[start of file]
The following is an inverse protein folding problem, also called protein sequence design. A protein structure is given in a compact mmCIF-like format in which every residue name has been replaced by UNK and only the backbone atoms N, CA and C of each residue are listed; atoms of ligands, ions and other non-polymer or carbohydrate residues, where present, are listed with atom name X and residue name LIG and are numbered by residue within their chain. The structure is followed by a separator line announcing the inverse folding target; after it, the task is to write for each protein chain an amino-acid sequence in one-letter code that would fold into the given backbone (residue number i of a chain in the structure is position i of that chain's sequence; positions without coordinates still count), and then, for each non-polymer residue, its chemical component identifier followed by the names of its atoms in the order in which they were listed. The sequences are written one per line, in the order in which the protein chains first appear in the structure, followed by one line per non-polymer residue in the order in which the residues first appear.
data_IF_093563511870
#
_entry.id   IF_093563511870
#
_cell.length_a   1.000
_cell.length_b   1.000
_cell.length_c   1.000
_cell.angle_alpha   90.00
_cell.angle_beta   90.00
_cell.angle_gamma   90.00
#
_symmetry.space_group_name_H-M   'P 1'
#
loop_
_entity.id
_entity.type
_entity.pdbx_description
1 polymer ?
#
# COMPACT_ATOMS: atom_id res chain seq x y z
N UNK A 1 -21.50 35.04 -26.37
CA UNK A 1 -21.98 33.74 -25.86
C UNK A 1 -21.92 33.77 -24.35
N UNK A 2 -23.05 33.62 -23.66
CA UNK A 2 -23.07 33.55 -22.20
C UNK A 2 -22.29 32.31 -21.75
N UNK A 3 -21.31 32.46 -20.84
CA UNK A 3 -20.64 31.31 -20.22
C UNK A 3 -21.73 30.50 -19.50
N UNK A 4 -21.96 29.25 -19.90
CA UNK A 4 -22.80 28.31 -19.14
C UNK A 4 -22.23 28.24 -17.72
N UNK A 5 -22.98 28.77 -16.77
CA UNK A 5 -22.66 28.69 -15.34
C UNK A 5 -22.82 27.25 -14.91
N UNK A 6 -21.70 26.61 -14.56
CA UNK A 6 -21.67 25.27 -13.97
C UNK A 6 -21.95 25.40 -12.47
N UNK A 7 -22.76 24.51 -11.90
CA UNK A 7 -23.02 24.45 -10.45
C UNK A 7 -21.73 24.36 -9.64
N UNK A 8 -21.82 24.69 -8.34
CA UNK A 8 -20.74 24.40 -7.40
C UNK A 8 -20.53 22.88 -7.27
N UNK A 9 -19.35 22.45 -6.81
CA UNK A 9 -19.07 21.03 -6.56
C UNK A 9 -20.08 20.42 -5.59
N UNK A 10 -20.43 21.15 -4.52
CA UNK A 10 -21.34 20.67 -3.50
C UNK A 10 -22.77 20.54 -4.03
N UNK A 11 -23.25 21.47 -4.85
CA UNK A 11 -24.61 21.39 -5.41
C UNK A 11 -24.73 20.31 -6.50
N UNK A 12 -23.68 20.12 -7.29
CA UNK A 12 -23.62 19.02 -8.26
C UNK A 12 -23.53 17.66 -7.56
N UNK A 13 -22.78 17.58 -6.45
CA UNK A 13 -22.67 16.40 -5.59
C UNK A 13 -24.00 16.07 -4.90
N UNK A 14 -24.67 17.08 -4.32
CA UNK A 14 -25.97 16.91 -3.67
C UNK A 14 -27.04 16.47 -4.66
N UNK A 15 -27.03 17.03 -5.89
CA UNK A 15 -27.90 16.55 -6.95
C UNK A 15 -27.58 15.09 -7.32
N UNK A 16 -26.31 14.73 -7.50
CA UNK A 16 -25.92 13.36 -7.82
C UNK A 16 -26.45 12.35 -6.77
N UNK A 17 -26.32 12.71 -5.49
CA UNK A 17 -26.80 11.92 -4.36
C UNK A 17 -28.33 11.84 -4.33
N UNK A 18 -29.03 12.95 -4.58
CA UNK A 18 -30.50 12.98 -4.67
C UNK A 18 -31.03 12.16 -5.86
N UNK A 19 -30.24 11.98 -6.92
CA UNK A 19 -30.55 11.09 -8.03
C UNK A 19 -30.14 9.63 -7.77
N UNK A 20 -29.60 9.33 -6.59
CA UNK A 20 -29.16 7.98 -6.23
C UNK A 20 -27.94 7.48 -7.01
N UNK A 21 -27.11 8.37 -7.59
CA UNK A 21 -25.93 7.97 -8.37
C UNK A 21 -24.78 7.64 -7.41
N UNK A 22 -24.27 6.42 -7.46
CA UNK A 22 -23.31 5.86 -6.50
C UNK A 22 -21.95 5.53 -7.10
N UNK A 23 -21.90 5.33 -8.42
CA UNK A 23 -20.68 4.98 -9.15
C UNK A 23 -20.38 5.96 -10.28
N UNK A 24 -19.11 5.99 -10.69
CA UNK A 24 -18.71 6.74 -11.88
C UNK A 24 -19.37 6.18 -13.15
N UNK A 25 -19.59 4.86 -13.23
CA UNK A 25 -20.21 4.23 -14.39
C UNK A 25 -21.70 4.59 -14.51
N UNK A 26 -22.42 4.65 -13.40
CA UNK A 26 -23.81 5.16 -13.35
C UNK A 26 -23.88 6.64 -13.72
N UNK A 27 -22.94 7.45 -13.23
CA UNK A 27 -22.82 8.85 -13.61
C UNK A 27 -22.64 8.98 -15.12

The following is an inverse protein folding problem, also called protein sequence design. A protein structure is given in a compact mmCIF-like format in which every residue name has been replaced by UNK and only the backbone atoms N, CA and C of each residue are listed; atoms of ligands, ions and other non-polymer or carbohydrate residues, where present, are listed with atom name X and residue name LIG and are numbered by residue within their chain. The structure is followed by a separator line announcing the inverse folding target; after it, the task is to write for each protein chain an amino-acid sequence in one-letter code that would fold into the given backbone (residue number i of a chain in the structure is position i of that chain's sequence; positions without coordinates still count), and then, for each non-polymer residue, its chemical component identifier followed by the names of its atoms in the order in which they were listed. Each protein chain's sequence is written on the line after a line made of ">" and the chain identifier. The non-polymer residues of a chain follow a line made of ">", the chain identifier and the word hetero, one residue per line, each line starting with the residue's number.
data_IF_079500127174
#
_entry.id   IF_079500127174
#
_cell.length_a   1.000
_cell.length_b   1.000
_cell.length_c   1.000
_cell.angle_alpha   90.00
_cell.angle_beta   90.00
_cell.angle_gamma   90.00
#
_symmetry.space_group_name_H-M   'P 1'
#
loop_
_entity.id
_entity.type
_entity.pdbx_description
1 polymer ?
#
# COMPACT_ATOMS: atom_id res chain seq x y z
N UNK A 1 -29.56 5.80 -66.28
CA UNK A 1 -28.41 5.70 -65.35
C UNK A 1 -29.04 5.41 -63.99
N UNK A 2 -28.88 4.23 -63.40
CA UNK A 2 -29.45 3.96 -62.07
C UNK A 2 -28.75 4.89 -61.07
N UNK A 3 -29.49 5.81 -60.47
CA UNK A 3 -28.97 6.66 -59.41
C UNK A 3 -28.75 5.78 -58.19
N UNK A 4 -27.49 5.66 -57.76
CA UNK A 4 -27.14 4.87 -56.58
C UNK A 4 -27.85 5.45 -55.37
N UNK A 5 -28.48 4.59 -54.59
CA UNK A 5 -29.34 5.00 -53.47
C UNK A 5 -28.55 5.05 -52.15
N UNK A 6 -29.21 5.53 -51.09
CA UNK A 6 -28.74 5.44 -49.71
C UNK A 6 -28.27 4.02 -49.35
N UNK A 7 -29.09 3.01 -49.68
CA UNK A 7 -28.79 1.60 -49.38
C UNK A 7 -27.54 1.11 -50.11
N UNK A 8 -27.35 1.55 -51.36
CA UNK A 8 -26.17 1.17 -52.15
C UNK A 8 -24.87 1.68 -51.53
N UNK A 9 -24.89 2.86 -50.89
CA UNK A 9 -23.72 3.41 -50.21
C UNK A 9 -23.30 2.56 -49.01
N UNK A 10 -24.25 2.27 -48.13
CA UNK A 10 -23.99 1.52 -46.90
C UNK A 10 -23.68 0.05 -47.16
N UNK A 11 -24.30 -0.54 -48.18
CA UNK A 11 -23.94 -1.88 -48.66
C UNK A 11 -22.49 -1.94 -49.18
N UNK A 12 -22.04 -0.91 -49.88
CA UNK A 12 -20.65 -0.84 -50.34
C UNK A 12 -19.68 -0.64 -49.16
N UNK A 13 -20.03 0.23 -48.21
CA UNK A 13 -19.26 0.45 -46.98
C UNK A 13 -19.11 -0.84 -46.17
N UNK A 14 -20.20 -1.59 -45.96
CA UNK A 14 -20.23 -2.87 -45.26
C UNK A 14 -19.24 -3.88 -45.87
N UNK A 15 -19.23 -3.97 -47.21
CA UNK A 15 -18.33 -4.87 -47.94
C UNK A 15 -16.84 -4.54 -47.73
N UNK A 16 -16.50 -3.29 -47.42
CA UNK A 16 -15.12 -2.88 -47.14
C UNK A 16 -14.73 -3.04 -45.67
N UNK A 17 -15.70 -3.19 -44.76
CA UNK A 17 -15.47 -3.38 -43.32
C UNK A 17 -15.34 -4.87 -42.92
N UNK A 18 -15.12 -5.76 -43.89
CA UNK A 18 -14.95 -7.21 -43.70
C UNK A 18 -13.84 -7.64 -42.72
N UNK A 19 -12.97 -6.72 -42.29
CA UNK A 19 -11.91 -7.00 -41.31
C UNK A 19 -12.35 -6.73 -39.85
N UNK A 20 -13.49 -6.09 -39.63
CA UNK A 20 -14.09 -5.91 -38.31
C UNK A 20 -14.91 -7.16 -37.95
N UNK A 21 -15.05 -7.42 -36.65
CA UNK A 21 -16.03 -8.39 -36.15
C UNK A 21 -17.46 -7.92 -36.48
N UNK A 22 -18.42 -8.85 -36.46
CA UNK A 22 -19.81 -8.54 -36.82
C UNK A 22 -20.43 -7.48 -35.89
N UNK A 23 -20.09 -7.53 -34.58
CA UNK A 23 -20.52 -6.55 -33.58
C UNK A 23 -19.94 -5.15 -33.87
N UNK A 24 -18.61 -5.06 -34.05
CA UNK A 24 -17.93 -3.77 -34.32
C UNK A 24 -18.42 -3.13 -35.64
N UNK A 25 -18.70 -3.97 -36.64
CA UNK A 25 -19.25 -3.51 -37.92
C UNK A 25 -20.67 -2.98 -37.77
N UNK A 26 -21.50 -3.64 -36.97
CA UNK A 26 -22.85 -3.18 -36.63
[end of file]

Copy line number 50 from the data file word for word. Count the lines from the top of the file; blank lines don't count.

CA UNK A 10 -21.34 20.67 -3.50